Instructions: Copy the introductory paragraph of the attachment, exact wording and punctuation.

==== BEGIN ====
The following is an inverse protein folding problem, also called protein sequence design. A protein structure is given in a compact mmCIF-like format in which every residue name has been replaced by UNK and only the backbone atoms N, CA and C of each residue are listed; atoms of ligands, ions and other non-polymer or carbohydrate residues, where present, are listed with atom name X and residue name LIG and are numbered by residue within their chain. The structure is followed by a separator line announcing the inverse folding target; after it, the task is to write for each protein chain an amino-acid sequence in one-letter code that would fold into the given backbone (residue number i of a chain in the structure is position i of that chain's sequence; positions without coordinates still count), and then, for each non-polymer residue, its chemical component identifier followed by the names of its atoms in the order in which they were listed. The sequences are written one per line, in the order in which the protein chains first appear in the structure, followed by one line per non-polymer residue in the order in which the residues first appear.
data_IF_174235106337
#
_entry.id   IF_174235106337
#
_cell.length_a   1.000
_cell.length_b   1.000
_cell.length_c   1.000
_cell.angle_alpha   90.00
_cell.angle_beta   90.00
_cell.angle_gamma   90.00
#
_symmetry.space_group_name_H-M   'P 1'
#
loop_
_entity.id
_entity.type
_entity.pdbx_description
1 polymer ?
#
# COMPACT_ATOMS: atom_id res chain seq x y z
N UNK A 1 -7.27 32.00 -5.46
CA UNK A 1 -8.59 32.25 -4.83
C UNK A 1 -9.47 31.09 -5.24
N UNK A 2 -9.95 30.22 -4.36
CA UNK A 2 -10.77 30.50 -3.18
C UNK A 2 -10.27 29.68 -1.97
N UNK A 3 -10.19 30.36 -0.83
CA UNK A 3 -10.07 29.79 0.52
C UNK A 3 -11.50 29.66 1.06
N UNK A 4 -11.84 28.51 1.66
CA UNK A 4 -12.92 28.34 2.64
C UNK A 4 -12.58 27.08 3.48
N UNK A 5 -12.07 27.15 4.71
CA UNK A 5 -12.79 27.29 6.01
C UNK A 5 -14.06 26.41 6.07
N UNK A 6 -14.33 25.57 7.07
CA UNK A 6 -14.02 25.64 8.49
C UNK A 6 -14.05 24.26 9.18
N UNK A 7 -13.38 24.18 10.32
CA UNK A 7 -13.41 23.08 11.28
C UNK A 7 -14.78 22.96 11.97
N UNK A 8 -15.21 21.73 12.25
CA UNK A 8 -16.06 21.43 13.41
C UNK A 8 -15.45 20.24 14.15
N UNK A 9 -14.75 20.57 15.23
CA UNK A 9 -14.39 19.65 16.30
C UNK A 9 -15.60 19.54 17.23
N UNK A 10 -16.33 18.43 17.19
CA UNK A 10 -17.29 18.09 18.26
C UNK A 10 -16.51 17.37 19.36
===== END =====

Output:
The following is an inverse protein folding problem, also called protein sequence design. A protein structure is given in a compact mmCIF-like format in which every residue name has been replaced by UNK and only the backbone atoms N, CA and C of each residue are listed; atoms of ligands, ions and other non-polymer or carbohydrate residues, where present, are listed with atom name X and residue name LIG and are numbered by residue within their chain. The structure is followed by a separator line announcing the inverse folding target; after it, the task is to write for each protein chain an amino-acid sequence in one-letter code that would fold into the given backbone (residue number i of a chain in the structure is position i of that chain's sequence; positions without coordinates still count), and then, for each non-polymer residue, its chemical component identifier followed by the names of its atoms in the order in which they were listed. The sequences are written one per line, in the order in which the protein chains first appear in the structure, followed by one line per non-polymer residue in the order in which the residues first appear.